Another priority of mine when I came into this office focused on addressing the opioid crisis. Many Americans are directly affected by this crisis and feel it deeply. But some others are surprised to hear that, over the last two years, during the worst part of this crisis, more Americans died from drug overdoses or poisoning (when you have what you think is, say, a Xanax pill, but it’s actually fentanyl than from car crash deaths and gun violence deaths combined. It’s clear to me that we must use all of the tools at are our disposal to meet this moment—and we need to do so with a clear sense of urgency.
The opioid crisis started in the boardroom, as readers of Empire of Pain or viewers of Dopesick know well. Purdue Pharma, most notably, thought it could make money, leave people addicted to opioids, and not worry about the consequences. They and so many others who acted wrongfully and shamefully are being held accountable in our courts of law. My office worked intensively on and lead a number of these cases. As a result, Colorado now has $770 million to invest over 18 years to address this crisis.
Colorado’s model for addressing this crisis is an innovative and collaborative one. It was built on a set of principles, including that all of the funds would be reported transparently and 90% of the funds would be spent at the local and regional level. Through a dialogue with local governments, we worked together to develop a framework for how we would invest these funds. That framework, according to the Johns Hopkins University Public Health School, is the best in the nation. And, it merits note, it has much in common with El Pomar’s regional council model.
I also am a big believer in bringing stakeholders together in one room to facilitate information sharing and relationship building to achieve, streamline, and amplify meaningful results for the communities we serve. For that reason, I am so glad you are all here today doing just that. In this spirit, a couple of months ago in Montrose, we brought together the leaders from across Colorado who are committed to investing our opioid settlement funds and developing responsive solutions in their communities for our second annual Colorado Opioid Abatement Conference. The core goal was to build a community of practice and to enable them to learn from one another, just as you are doing here. It was powerful. And it was inspiring that individuals from different backgrounds, not just from different parts of the state, but those in elected office, public health professionals, law enforcement, service providers, peer counsellors with lived experience, and medical professionals, among others, really listened to one another. That’s what our democratic republic aspires to be—a collaborative and constructive set of conversations, with true dialogue, respectful debate over ideas, and engaged deliberation that leads to impactful action.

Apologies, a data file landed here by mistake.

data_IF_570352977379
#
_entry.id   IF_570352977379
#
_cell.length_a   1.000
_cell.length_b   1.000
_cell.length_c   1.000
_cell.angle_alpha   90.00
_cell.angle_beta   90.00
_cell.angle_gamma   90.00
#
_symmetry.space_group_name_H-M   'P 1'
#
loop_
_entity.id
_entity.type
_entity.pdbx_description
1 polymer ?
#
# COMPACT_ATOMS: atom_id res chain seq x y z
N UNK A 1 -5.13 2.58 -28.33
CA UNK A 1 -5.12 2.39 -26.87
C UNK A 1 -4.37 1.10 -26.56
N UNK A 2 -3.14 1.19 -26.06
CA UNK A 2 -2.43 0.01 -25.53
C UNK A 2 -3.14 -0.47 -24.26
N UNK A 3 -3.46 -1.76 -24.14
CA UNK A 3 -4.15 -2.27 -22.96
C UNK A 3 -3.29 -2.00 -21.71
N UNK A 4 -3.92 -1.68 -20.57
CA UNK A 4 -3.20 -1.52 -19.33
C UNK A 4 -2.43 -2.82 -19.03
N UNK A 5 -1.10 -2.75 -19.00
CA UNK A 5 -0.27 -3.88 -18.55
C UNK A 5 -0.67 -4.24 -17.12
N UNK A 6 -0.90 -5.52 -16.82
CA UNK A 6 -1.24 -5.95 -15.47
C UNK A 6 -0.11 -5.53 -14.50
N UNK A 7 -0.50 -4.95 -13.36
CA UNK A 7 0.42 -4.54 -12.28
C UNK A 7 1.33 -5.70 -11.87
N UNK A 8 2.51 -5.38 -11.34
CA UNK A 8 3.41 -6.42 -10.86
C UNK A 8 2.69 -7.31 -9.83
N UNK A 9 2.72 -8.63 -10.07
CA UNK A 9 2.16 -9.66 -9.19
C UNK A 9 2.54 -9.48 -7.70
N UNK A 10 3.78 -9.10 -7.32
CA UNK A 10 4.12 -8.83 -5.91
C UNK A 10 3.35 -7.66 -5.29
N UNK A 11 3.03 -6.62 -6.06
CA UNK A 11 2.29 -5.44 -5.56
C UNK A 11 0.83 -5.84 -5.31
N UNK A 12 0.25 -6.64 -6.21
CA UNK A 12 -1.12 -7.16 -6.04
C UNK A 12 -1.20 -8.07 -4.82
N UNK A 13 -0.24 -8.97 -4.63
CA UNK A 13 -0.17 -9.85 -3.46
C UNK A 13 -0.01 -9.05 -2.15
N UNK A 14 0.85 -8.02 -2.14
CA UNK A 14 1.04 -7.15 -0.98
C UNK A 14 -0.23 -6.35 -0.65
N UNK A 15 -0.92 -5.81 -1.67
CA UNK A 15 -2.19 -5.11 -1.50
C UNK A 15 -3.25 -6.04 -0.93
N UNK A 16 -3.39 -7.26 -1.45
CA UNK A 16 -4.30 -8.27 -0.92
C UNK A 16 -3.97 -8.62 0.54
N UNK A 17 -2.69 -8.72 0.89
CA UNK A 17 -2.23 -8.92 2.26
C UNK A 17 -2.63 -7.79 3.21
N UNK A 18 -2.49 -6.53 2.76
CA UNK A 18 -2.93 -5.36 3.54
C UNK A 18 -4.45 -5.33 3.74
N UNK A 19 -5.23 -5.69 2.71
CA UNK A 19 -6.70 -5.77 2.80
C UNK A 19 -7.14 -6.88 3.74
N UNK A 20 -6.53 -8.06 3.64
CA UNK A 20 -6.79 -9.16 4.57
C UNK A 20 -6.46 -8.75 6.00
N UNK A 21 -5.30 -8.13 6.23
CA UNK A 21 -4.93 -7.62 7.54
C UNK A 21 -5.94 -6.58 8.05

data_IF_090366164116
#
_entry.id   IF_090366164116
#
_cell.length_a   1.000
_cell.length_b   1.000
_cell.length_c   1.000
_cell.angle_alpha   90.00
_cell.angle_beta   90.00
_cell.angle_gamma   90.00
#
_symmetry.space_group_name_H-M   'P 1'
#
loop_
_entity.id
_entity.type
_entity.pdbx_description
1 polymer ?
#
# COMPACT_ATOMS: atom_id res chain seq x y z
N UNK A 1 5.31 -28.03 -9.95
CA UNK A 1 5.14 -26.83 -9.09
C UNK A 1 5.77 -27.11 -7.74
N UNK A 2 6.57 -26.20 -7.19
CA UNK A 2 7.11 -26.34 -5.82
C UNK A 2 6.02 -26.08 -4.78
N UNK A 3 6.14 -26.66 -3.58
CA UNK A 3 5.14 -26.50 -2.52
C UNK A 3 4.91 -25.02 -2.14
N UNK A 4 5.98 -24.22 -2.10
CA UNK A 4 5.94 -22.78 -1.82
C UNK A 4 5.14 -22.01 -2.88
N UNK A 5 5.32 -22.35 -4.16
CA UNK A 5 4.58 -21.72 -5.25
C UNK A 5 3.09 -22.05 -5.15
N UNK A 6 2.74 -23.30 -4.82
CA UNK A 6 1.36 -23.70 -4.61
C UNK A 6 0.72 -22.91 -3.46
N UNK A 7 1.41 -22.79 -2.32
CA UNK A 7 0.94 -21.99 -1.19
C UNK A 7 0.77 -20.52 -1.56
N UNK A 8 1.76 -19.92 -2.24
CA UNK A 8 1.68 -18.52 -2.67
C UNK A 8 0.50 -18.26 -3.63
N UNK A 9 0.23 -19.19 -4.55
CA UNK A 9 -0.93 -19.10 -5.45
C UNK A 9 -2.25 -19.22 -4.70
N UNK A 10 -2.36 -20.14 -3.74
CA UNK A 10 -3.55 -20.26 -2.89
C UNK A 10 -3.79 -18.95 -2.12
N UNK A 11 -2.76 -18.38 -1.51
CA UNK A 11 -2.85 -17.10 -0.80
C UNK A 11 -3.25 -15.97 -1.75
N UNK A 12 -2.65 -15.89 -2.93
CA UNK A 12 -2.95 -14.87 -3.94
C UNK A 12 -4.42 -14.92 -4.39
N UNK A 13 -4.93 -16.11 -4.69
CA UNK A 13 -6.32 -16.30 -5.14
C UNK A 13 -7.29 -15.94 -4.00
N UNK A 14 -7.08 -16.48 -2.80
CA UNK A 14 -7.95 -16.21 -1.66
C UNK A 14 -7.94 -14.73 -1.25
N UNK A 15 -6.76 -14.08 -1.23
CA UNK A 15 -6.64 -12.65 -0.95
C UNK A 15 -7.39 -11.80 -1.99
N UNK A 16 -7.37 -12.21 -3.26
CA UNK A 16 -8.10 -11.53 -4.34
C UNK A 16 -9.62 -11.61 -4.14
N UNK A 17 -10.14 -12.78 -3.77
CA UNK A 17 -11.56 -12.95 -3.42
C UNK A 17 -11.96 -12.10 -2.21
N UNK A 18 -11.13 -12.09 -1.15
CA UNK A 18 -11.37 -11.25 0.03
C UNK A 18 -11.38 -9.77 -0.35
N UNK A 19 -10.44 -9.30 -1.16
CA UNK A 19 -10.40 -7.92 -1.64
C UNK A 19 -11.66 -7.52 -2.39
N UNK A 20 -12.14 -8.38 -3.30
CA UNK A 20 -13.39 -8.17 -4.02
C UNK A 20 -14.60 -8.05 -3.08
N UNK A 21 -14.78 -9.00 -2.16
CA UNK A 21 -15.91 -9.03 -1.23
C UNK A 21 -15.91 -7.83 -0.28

Youth Mental Health
Beyond the opioid crisis, I am deeply concerned about how social media is dividing us and how it harms our kids’ mental health. I know that the word crisis gets thrown around a lot, and I just called the opioid epidemic one. But I am convinced, as is the U.S. Surgeon General, that the state of our youth mental health is in a crisis.
To set the stage, let me share what Colorado Children’s hospital has to say:
“Suicide is the leading cause of death for kids ages 10 to 14 in Colorado — higher even than accidental deaths. Fully a third of Colorado high school students say they consistently feel sad and hopeless, a key warning sign, and 17% admitted considering suicide. Seven percent actually made an attempt.”
For me, this is personal, as I have two teenage kids. I believe that there’s nothing more important than mental health—and, unfortunately, we still have a lot of stigma around discussing mental health experiences.
The Safe2Tell program I mentioned earlier was founded after the tragedy at Columbine High School, to establish a trusted and anonymous platform where kids, family members, and others could report threats to kids, including plans to perpetrate violence at a school. Of late, the overwhelming number of reports that we receive, however, are about imminent threats of suicide. And the second most common report we get tends to be about bullying, which we also know is certainly harmful to kids’ mental health.